Man with face like a testicle with teeth
Shafts enemies in tight-fitting red sheath
Screenplay Cinematography Performance
What I know about Marvel Comics I could write on the back of a vapour box. Wolverine, Beast, Havok, Nightcrawler, Maggott – they sound more like my exes than X-Men. And given the spate of superhero films to have hit the big screen over the past several years (I still bear the scars of Daredevil, which if you remove a few letters gives you a bang on the money critique: drivel), when Deadpool was released just over three weeks ago it was more on my f**k it than bucket list. However, when I started to read some of the reviews (The Telegraph: “enjoyably obnoxious”, Variety: “scabrously funny”, The Guardian: “an innocent pleasure”), I thought I’d give it a whirl. And, boy, what a hoot!
Ryan Reynolds (who also produces) plays Wade “I may be super, but I’m no hero” Wilson who following a dishonourable discharge from the US Army joins “a big group of guys who take a dime to take people down”. By “a big group of guys”, we’re talking skinheads, bikers and leather-chapped chaps (think the Village People with type 2 diabetes). By “take people down”, we’re talking threatening violence rather than actually following through as evidenced when he flounces into a fast food takeaway shop and slaps a nerdy pizza delivery boy on the limp wrist for getting too close to a prom queen. And by “dime”, we’re talking dime.
In his local alehouse of ill-repute, presided over by his close friend Weasel (T J Miller) who runs a book called the Deadpool on which one of his mad, bad, and sad clientele will pop their clogs first, he meets the love of his life in the shape of call girl Vanessa the Vamp (Morena Baccarin) with whom he engages in a Pythonesque “We lived for three months in a brown paper bag in a septic tank” chat-up head-to-head. They meet, they greet and they whisk one another off their feet for a year-long sesh of sweaty sex. “Your left leg’s Thanksgiving and your right leg’s Christmas”, he says to his legs akimbo partner. “Can I visit you between the holidays?”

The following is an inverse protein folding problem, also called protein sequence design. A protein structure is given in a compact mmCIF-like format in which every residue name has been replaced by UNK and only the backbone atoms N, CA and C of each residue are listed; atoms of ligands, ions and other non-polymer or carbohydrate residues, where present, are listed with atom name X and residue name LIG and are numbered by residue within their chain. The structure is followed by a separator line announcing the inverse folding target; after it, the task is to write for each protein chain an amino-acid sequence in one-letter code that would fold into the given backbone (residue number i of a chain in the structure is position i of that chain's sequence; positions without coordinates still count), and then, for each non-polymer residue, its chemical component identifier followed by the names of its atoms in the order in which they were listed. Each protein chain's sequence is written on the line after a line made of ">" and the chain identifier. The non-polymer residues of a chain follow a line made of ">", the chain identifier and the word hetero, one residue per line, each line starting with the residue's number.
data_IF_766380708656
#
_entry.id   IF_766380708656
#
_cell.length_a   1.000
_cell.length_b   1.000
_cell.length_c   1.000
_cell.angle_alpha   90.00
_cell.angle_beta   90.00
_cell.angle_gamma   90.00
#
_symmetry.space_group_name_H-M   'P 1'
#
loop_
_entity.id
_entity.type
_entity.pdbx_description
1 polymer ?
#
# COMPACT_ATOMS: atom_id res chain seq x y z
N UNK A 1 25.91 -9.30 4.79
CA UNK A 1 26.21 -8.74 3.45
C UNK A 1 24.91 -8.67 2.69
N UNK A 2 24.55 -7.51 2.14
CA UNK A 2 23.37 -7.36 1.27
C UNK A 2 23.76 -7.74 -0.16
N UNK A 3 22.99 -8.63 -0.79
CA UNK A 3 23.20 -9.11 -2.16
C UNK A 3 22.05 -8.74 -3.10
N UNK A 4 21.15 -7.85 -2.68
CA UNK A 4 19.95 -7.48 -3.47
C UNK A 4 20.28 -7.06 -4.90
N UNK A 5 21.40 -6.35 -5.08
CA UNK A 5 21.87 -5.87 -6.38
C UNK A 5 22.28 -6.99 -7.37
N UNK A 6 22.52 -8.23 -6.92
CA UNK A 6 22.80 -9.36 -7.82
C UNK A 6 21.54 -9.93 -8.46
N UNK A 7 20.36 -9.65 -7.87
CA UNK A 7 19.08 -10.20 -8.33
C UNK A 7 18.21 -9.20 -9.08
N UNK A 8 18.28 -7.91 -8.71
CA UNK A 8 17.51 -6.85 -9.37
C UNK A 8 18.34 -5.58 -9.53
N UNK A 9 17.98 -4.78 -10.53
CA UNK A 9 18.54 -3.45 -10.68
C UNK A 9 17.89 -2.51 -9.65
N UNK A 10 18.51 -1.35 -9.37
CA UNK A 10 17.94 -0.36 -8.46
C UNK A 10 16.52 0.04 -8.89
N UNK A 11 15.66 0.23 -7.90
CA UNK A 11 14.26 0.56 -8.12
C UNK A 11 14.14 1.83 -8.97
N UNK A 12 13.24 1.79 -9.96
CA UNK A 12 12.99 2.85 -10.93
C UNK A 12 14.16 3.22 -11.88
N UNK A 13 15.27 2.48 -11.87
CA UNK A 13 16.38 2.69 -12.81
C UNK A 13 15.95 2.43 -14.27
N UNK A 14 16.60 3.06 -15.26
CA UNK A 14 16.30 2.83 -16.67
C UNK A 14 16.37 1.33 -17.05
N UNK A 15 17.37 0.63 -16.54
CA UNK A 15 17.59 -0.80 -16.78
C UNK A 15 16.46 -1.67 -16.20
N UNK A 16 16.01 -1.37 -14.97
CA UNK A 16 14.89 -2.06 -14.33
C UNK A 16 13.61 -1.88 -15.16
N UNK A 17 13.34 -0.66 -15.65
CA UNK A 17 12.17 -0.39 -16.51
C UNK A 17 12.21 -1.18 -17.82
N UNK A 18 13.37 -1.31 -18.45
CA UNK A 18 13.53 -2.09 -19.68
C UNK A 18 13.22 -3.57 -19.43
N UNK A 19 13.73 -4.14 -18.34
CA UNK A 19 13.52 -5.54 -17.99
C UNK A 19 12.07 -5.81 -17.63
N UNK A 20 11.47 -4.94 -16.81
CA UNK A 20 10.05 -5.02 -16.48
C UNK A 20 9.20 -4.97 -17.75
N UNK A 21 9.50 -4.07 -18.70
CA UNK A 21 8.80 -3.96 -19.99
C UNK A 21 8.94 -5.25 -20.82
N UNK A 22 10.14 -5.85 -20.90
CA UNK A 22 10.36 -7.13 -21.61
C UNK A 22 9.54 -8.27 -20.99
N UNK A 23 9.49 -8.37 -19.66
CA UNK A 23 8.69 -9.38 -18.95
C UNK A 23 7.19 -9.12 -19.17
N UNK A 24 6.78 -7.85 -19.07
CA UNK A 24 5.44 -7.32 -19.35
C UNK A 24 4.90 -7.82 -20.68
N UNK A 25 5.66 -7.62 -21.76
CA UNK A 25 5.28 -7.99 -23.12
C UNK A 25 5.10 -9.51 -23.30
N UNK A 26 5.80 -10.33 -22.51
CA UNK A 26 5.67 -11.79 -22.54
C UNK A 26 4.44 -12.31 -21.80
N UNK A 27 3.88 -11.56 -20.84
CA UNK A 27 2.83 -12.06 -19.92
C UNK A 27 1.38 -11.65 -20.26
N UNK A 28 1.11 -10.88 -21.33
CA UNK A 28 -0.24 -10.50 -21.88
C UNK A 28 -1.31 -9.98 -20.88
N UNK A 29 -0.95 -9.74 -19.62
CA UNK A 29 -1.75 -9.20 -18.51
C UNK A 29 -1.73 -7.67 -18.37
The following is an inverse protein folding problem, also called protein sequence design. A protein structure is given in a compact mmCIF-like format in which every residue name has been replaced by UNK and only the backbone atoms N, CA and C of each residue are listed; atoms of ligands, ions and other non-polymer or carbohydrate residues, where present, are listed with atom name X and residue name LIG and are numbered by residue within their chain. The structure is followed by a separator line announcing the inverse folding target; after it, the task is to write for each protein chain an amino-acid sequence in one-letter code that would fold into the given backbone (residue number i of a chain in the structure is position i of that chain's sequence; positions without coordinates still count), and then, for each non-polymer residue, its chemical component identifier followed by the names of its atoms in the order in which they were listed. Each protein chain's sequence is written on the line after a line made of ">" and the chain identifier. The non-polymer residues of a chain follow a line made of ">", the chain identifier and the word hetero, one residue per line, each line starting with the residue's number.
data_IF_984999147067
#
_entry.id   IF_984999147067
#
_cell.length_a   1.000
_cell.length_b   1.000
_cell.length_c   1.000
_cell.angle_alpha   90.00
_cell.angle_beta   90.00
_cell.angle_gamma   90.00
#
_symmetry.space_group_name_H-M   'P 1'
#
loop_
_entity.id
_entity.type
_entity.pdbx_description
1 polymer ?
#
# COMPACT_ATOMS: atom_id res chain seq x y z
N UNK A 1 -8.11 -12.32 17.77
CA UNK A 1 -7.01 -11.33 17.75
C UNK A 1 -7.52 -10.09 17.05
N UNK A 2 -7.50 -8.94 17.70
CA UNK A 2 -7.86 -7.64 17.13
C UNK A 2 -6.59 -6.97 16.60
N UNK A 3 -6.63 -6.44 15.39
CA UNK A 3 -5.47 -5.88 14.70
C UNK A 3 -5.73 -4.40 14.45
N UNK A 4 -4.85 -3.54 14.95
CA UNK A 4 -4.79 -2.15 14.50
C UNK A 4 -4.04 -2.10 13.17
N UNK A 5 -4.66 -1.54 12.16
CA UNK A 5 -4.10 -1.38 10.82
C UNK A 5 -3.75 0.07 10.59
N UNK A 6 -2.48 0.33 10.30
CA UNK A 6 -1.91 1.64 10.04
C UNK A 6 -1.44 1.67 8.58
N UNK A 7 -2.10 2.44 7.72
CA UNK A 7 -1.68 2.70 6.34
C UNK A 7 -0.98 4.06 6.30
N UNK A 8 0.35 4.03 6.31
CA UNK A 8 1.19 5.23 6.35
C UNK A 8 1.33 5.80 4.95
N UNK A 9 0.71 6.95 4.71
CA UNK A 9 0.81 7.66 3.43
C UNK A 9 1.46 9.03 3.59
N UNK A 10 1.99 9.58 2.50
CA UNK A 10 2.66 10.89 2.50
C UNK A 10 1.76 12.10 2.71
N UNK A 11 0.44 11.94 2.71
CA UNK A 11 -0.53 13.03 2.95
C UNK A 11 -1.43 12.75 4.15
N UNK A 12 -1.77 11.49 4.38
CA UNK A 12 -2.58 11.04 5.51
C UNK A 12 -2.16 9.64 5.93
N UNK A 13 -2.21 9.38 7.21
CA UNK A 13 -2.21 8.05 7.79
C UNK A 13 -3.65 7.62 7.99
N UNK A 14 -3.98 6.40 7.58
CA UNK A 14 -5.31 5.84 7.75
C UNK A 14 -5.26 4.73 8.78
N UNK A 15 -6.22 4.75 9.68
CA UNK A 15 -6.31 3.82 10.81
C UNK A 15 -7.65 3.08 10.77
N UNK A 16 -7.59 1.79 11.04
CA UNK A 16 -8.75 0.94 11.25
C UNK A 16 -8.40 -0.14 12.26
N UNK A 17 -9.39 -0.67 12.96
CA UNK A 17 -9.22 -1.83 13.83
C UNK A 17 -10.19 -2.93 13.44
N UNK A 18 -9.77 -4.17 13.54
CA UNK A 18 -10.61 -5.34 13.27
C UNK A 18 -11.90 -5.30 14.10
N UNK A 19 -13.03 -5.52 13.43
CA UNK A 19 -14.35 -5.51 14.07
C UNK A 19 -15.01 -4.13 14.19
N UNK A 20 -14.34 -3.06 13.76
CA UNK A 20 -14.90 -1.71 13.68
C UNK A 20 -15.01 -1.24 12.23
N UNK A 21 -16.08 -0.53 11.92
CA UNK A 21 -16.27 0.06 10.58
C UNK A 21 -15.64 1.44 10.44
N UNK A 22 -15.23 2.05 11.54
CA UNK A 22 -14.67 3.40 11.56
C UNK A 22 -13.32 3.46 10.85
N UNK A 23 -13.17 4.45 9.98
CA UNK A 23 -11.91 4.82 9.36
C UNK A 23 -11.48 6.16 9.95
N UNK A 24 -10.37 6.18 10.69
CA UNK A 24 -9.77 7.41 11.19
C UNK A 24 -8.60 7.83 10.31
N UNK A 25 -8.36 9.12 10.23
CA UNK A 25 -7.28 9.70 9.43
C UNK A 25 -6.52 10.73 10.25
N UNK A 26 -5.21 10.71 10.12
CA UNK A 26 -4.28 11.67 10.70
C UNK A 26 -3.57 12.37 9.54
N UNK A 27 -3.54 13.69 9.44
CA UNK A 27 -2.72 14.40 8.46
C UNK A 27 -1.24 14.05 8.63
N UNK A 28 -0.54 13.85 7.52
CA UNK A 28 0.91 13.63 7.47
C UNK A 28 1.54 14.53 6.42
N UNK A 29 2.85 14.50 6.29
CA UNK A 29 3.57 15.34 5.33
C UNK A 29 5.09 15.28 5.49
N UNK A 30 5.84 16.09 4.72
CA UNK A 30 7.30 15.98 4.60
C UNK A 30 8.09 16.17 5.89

But their bonkfest is brought to a shuddering halt when Wade is diagnosed with a terminal illness – a quadruple whammy of The Big C in the liver, lungs, prostrate and brain – which he describes as “a shit show” like “Yakov Smirnoff opening for the Spin Doctors at the Iowa State Fair”. All is lost, until a suited stranger with a paedophile disposition known as The Recruiter (Jed Rees) informs him that not only can he cure him of his cancer but also equip him with superhuman powers. Where do I sign? says Wade. But all that glitters is not gold, for the Jim’ll Fix It aficionado was a front for Ajax (Ed Skrein), an artificially-mutated member of the secret research facility Weapon X which creates super slaves rather than super heroes who are are sold on the black market to the highest bidder.
A struggle ensues, Wade’s face is badly disfigured and along with fellow X-Man Colossus (voiced by Stefan Kapičić) and sullen trainee Negasonic Teenage Warhead (Brianna Hildebrand) he spends the remainder of the film tracking down Ajax and his sidekick Angel Dust (Gina Carano) to do to them “what Limp Bizkit did to music in the late ’90s”. From beginning to end – It. Is. A. Hoot. The one-liners come faster than a priest giving choral blessings: “today was about as much fun as a sandpaper dildo”. No turn is left unstoned, however juvenile the jape: “Have you ever heard David Beckham speak? It sounds like he mouth-sexed a can of helium.” And the action sequences are both funny and impressive: with a budget of almost $60 million you’d expect nothing less. I’m not one for X-Men and I’m not one for sequels, but given that a follow-up has already been greenlit, to quote Wade Wilson: “I’m touching myself tonight.”
Reviewer : Peter Callaghan